When Hurricane Irma started barreling toward Florida, Embry-Riddle Aeronautical University senior Hayley Lewis had the option to go home to Lake City, but she wanted to stay to help other students evacuate.
Having grown up in Florida, she’d been through other hurricanes before and knew how scary it could be for someone new to the area.
She was one of five volunteer shelter captains who went with 37 students to three shelters in the community. They were just some of the Embry-Riddle students from the Daytona Beach Campus who volunteered during the storm or helped people prepare for the storm. She also checked on students in the residence halls to ensure they had a place to go; prepared and evacuated students; and assisted them when they returned. Along with a few other students, she checked rooms and hallways after the storm for weather-related issues.
“For someone who is here from out-of-state it can be terrifying if you are not sure what you are going to go through. I liked being there to be a calming person who can say, ‘Hey, we have this. Don’t freak out.
We will be fine,’” said the 22-year-old spaceflight operations major, who also works as a Hall Tour Ambassador and in the front office for Housing and Residence Life.
And fine they were. Lewis and another shelter captain were with seven other Embry-Riddle students at David C. Hinson Middle School in Daytona Beach from Saturday morning to Monday morning.
While she studied and did some homework, she also played cards and board games with fellow students, including a board game about astronauts and space missions.
Embry-Riddle seniors Kirsten Fawcett and Nick Kluting also helped with ensuring students had an evacuation plan as well as helping students when they returned. Lewis, Fawcett, Kluting and Carlin Hausmann, 19, a sophomore from Brookfield, Conn., who also was a volunteer shelter captain, stayed with students from Embry-Riddle’s Student Village in the campus’ new residence hall Monday night coordinating games and other activities until they could return to their rooms on Tuesday when power was restored.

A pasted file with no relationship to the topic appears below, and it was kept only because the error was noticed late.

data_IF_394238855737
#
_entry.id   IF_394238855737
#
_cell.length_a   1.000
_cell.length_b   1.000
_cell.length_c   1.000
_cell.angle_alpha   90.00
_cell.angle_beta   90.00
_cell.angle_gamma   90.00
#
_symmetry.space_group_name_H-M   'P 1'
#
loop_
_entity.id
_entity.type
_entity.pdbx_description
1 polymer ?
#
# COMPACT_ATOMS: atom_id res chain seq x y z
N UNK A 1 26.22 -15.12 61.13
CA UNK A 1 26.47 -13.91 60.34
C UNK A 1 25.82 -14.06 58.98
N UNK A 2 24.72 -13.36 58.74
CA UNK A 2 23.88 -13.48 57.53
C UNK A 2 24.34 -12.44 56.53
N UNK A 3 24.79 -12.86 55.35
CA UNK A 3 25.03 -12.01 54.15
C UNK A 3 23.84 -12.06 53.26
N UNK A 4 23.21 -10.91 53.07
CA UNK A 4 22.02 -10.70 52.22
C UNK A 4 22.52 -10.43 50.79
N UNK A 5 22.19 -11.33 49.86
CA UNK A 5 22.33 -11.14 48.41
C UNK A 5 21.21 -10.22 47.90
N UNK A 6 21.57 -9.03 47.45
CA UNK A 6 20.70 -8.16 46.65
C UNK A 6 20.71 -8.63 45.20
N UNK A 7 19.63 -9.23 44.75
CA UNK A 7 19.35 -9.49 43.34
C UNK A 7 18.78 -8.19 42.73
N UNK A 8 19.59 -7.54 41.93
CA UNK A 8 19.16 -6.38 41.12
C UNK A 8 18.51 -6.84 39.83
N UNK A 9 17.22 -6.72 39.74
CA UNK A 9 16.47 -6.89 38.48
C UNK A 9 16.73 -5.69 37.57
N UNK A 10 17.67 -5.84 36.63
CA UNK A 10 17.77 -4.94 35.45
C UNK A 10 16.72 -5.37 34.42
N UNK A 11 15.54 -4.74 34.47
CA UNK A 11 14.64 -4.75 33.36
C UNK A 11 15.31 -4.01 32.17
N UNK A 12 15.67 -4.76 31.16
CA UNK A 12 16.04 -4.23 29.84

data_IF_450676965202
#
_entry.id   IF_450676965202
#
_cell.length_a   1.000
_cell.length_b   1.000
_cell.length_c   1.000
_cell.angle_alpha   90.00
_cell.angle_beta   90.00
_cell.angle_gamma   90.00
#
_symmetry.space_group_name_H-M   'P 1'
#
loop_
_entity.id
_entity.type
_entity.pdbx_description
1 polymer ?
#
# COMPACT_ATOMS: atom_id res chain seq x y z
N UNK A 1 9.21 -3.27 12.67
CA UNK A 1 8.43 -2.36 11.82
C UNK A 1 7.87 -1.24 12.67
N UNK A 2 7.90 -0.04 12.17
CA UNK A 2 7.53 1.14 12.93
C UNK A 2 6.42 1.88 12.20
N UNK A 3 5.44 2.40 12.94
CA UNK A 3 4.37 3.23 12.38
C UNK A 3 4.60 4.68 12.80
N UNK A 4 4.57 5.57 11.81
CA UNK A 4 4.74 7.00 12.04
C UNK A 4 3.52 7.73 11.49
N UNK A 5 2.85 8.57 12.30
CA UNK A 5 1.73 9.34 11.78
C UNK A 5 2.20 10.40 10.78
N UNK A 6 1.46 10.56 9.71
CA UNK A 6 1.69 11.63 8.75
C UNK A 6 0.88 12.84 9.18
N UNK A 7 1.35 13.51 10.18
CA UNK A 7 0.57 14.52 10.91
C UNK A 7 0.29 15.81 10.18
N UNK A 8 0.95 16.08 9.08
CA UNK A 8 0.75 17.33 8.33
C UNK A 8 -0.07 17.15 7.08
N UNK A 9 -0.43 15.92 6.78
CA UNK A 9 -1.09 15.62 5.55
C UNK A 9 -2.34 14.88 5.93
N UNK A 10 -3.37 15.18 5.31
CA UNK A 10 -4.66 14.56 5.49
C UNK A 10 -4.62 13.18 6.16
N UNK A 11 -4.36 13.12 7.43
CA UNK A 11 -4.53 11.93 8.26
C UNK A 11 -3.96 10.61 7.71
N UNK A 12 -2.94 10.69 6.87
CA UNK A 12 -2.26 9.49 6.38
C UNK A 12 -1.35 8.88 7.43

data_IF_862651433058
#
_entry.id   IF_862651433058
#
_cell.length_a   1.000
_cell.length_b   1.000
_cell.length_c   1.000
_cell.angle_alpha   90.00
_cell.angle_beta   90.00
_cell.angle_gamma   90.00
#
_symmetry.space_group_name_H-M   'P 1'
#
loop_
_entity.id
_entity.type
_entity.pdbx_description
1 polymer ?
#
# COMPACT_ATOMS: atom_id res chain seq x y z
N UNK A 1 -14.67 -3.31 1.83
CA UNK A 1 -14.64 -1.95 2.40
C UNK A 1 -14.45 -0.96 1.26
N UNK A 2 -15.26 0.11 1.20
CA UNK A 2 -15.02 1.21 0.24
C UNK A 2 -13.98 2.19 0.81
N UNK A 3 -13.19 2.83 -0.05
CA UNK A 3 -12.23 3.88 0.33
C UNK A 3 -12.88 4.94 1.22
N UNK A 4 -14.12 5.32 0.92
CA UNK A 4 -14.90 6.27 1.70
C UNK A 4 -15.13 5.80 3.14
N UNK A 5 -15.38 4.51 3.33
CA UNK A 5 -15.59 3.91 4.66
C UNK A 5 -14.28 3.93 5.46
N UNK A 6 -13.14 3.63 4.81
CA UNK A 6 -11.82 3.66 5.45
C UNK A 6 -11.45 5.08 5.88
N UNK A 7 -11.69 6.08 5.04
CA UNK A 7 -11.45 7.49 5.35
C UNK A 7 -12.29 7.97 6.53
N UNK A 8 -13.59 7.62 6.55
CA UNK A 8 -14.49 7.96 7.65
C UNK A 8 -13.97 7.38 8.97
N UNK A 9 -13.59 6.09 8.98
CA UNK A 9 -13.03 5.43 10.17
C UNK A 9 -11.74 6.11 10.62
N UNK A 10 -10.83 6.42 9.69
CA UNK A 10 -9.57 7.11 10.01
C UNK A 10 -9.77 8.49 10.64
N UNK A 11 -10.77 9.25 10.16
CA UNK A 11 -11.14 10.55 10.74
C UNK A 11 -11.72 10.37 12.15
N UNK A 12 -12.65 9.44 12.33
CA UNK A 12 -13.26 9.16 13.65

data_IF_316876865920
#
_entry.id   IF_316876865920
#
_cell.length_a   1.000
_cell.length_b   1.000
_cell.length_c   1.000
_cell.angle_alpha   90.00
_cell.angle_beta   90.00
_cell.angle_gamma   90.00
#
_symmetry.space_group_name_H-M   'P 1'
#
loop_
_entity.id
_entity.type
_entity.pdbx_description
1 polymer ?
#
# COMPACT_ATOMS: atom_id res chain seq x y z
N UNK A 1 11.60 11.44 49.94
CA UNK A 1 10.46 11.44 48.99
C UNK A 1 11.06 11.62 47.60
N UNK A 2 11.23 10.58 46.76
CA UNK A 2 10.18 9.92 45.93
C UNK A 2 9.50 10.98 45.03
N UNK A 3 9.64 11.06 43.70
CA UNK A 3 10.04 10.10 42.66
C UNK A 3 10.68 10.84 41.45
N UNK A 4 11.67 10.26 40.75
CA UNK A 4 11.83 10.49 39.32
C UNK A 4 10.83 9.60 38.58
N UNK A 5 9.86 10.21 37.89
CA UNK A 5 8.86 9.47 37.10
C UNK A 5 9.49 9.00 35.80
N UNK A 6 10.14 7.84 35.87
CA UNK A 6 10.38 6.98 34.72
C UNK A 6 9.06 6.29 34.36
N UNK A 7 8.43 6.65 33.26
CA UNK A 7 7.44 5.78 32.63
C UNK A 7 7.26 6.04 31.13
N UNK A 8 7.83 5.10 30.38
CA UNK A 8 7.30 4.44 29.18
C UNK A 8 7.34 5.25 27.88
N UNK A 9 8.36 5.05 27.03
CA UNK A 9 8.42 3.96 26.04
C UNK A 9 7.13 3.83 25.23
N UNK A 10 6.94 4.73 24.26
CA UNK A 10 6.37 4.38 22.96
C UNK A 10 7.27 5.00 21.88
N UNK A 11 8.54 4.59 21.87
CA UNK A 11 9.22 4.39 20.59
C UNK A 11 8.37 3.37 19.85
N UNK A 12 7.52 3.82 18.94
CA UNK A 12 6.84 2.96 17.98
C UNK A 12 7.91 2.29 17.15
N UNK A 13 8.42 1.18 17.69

“Their service to our students and campus community was invaluable and helped ensure a smooth departure and arrival back to campus for residential students,” said Steve Logan, executive director of Housing and Residence Life.
After helping students evacuate, Fawcett and Kluting, who are also Hall Tour Ambassadors in the residence halls, spent the actual duration of the storm volunteering at Halifax Health Medical Center in Daytona Beach. They helped hospital staff with various tasks throughout the day and night, including collecting patients’ food orders, delivering meals and helping with minor maintenance needs.
At times when he was deep in the hospital, Kluting, 22, of Longview, Texas, said he didn’t even know there was a storm outside.
“It was the best way to pass time during the storm and we were helping people out,” said Kluting, who stayed in a shelter during last year’s Hurricane Matthew along with Fawcett.